True story. When I taught at the United States Military Academy at West Point in the 1980s, around ten percent of the Corps of Cadets were female. West Point: male institution that fought against female inclusion until they were nearly forced at gunpoint. Masculine institutional character. In the cadet lingo of the day, anyone who did anything very well was called a “stud.” He’s a football stud. He’s a chess stud. He’s a PT [physical training] stud. Interestingly, when minority female cadets did things well, they were also called studs. She’s a lacrosse stud. She’s an academic stud. The women who were disliked were still called cunts and whores and dykes and whatnot—pretty standard misogynistic Army talk—but if a young woman managed to gain the respect of some of the men, by not rocking the boat and taking the sexist shit of cadets and faculty without complaint, her sign of acceptance was to become Storm Cat, the uber-ejaculate sire of many flat-racing thoroughbreds. She became an Honorary Male. Stud.
Two bits of film criticism I’d included in Borderline to exemplify this idea were GI Jane and Man on Fire, a story about a woman who becomes an Honorary Man by becoming a gunfighter, and another story about a black guy who becomes an Honorary White Guy by becoming a gunfighter. Americans love gunfighters, and we love war. Our truest faith. When Charlie emailed me with his suggestion that we do more and smaller gendered-power books, Sherry and I had embarked on the long journey through five seasons of Game of Thrones—an often-pornographic, quasi-medieval, fantasy television series that could keep sex-gender analysis folks and sexual psychoanalysts busy for the next two centuries. It was this confluence of events, then, that gave me the idea of taking nine well-known films, released over a period of forty years, from Star Wars to Jane Got a Gun, in which there were well-recognized, strong female leads, and putting each of them under this particular gender microscope. Honorary Males and Gender Decoys.
It was bell hooks, introduced to me by my sister many years ago, who convinced me of the value of cultural criticism. Bell hooks has shown again and again how popular culture, especially television and film, reproduces power structures. But she has also shown how critical engagement with popular culture is a pedagogical method that can reach a lot of people, meet them on familiar ground, and lead them through a process of defamiliarization that allows them to look past the mystifications of power that are written into these stories.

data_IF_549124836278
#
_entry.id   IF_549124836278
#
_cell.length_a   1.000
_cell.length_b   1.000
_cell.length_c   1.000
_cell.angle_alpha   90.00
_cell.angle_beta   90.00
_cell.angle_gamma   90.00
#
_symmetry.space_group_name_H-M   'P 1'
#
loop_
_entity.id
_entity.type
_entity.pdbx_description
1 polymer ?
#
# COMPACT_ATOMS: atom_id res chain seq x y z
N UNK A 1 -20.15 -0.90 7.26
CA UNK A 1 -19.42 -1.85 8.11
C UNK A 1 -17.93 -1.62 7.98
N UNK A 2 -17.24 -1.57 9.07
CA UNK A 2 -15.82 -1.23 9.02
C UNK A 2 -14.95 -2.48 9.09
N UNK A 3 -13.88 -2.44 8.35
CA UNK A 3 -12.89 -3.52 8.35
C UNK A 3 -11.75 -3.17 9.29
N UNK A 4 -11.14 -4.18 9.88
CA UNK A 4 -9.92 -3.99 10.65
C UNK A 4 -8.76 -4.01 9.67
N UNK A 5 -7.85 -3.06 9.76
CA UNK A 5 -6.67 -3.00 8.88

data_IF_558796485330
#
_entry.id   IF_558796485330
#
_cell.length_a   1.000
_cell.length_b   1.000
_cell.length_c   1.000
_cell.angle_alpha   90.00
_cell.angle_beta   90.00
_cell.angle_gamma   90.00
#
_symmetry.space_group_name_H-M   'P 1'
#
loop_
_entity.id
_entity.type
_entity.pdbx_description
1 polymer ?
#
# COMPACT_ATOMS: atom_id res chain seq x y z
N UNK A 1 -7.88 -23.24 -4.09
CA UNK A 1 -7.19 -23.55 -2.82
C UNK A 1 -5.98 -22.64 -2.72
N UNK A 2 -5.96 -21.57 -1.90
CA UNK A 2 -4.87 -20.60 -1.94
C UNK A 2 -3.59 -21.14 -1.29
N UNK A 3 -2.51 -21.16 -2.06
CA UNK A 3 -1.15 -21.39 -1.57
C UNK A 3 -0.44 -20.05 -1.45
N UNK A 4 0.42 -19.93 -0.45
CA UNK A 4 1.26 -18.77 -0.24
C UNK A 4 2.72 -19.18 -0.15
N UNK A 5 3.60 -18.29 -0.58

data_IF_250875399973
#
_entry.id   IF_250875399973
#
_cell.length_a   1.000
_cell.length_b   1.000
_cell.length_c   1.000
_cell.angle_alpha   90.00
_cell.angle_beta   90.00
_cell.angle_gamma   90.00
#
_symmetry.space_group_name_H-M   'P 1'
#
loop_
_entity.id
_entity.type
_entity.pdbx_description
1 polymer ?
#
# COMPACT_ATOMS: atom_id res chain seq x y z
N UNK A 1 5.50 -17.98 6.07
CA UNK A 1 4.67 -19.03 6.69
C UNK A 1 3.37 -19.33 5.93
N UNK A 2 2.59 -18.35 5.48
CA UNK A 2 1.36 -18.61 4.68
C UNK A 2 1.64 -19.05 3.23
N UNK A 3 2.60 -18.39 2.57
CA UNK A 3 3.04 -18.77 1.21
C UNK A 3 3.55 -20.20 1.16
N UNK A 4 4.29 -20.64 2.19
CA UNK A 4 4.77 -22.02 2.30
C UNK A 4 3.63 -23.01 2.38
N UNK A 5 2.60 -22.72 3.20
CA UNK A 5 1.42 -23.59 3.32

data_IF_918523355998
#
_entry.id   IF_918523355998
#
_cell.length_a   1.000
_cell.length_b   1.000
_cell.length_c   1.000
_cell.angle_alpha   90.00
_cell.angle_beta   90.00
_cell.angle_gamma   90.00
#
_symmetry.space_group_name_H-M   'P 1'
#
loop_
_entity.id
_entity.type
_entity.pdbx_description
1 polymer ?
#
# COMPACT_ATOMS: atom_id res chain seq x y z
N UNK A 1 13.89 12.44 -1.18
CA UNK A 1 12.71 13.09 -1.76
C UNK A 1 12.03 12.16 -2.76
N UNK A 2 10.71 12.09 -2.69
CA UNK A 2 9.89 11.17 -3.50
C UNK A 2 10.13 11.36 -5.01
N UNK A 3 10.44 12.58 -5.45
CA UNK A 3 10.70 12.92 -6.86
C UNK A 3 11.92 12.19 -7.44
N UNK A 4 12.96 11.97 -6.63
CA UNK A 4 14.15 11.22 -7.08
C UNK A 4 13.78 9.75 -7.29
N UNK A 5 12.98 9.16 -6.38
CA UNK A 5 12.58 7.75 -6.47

I doubt I can get many people to read sociological surveys; but I’m pretty sure a lot of people have seen the films included in this book. Also, if you are really intrigued by the way gender analysis unpacks into a complex architecture of heterodox insights, you can save up fifty dollars and buy Borderline.
 We’re going to employ a clumsy, hyphenated phrase from here forward: sex-gender. It’s not pretty, but it is a reminder that the sex and gender distinction often underwrites a larger nature-culture distinction that exists only in our minds and never in reality.
 People’s actions interpreted as “performance” is an easy idea to share in our own epoch, and it is shared widely and uncritically even within the Academy. Performance calls to mind actions taken before an audience, self-consciously fabricating our every posture, gesture, and word to convey something to observers. We all know, for example, how the introduction of a camera alters our behavior, how it makes us self-conscious, taking our minds off the objectives of our actions and fixing our consciousness instead on how we appear. When film and, especially, television came on the scene, we began to see actors and other public figures—who were always performing when we saw them—as (and here is a telling theater term) “role” models. I argue that prior to the introduction of the every more ubiquitous camera, this was not part of a dominant episteme except for politicians and the like, public figures, and con artists, and so on, whose job was to manipulate the public. The only reason we can get away with notions like “gender performance” is because we have naturalized this lack of sincerity, this self-conscious acting, which is profoundly alienating, as a way of living, as our primary waking experience. Performance has been further naturalized by psychologists, influenced by Nietzsche, like Erving Goffman, who essentially deny that an authentic “self” exists, rewriting human beings as “subjectivities” without any actual subjects. That naturalization needs to be called into question, especially in a book about film performances and how they affect social life.
 An umbrella term to cover all forms of fear, disgust, and hatred directed at those who—in various ways—fail to conform to what Adrienne Rich calls “compulsory heterosexuality.” Compulsory heterosexuality does not mean someone is being forced into what we refer to as sexual orientation (a personal trait). Rich described sexuality as encompassing much more than the erotic, in particular she calls “lesbianism”—which she promotes—as women being women-identified, whether they have sexual relations with men or women or are sexually abstinent. In a system of compulsory heterosexuality, what are compulsory are the roles, where women see other women as competition for men, e.g., or where they favor their male children, or wherein men feel obliged to do all those “masculine” things that identify them as men. It goes to the division of men from women in support of sustaining men’s power over women—in which we participate, willingly or not, through our many accommodations.
 Not calling masculinity an essence of some kind, like a Great Penile Spirit that takes possession of people. Masculine means that constellation of characteristics that men-in-power are expected to exhibit, emulate, and-or hold in high esteem: aggression, lack of “emotionalism,” toughness, the desire to conquer. Men were associated with power, power associated with these characteristics, and those characteristic were then separated out by social norms as the province of men.